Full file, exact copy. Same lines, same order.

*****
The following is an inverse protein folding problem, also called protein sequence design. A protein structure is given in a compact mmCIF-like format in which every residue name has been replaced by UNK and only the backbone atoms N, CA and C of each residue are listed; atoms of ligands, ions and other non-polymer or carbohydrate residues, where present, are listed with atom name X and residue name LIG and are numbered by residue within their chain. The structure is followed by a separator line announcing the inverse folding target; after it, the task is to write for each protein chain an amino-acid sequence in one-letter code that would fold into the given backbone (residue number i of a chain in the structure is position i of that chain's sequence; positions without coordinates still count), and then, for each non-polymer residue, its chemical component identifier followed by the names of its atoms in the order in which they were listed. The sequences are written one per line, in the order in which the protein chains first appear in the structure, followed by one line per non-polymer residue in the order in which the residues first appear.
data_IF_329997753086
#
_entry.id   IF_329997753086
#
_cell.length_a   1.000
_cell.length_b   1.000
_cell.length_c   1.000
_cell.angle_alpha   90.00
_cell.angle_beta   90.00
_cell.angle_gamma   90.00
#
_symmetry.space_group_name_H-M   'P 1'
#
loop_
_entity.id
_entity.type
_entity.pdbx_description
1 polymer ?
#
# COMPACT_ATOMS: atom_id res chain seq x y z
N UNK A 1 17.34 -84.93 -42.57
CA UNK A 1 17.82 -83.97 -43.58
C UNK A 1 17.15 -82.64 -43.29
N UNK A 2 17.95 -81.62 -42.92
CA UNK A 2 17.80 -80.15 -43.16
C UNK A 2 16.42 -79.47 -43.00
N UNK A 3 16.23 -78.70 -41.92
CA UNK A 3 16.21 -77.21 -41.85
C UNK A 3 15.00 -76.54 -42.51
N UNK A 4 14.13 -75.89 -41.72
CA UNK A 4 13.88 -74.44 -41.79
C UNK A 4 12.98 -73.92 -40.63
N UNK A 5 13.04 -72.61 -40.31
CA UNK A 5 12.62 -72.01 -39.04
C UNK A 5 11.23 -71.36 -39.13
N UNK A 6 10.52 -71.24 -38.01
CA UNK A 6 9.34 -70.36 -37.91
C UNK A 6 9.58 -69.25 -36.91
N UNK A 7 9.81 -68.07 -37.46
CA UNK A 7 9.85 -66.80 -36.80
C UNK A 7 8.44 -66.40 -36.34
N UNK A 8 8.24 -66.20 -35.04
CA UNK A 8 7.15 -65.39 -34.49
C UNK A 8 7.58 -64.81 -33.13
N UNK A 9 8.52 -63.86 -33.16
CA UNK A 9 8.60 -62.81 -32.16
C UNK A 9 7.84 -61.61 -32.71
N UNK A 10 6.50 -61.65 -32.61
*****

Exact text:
The following is an inverse protein folding problem, also called protein sequence design. A protein structure is given in a compact mmCIF-like format in which every residue name has been replaced by UNK and only the backbone atoms N, CA and C of each residue are listed; atoms of ligands, ions and other non-polymer or carbohydrate residues, where present, are listed with atom name X and residue name LIG and are numbered by residue within their chain. The structure is followed by a separator line announcing the inverse folding target; after it, the task is to write for each protein chain an amino-acid sequence in one-letter code that would fold into the given backbone (residue number i of a chain in the structure is position i of that chain's sequence; positions without coordinates still count), and then, for each non-polymer residue, its chemical component identifier followed by the names of its atoms in the order in which they were listed. The sequences are written one per line, in the order in which the protein chains first appear in the structure, followed by one line per non-polymer residue in the order in which the residues first appear.
data_IF_329997753086
#
_entry.id   IF_329997753086
#
_cell.length_a   1.000
_cell.length_b   1.000
_cell.length_c   1.000
_cell.angle_alpha   90.00
_cell.angle_beta   90.00
_cell.angle_gamma   90.00
#
_symmetry.space_group_name_H-M   'P 1'
#
loop_
_entity.id
_entity.type
_entity.pdbx_description
1 polymer ?
#
# COMPACT_ATOMS: atom_id res chain seq x y z
N UNK A 1 17.34 -84.93 -42.57
CA UNK A 1 17.82 -83.97 -43.58
C UNK A 1 17.15 -82.64 -43.29
N UNK A 2 17.95 -81.62 -42.92
CA UNK A 2 17.80 -80.15 -43.16
C UNK A 2 16.42 -79.47 -43.00
N UNK A 3 16.23 -78.70 -41.92
CA UNK A 3 16.21 -77.21 -41.85
C UNK A 3 15.00 -76.54 -42.51
N UNK A 4 14.13 -75.89 -41.72
CA UNK A 4 13.88 -74.44 -41.79
C UNK A 4 12.98 -73.92 -40.63
N UNK A 5 13.04 -72.61 -40.31
CA UNK A 5 12.62 -72.01 -39.04
C UNK A 5 11.23 -71.36 -39.13
N UNK A 6 10.52 -71.24 -38.01
CA UNK A 6 9.34 -70.36 -37.91
C UNK A 6 9.58 -69.25 -36.91
N UNK A 7 9.81 -68.07 -37.46
CA UNK A 7 9.85 -66.80 -36.80
C UNK A 7 8.44 -66.40 -36.34
N UNK A 8 8.24 -66.20 -35.04
CA UNK A 8 7.15 -65.39 -34.49
C UNK A 8 7.58 -64.81 -33.13
N UNK A 9 8.52 -63.86 -33.16
CA UNK A 9 8.60 -62.81 -32.16
C UNK A 9 7.84 -61.61 -32.71
N UNK A 10 6.50 -61.65 -32.61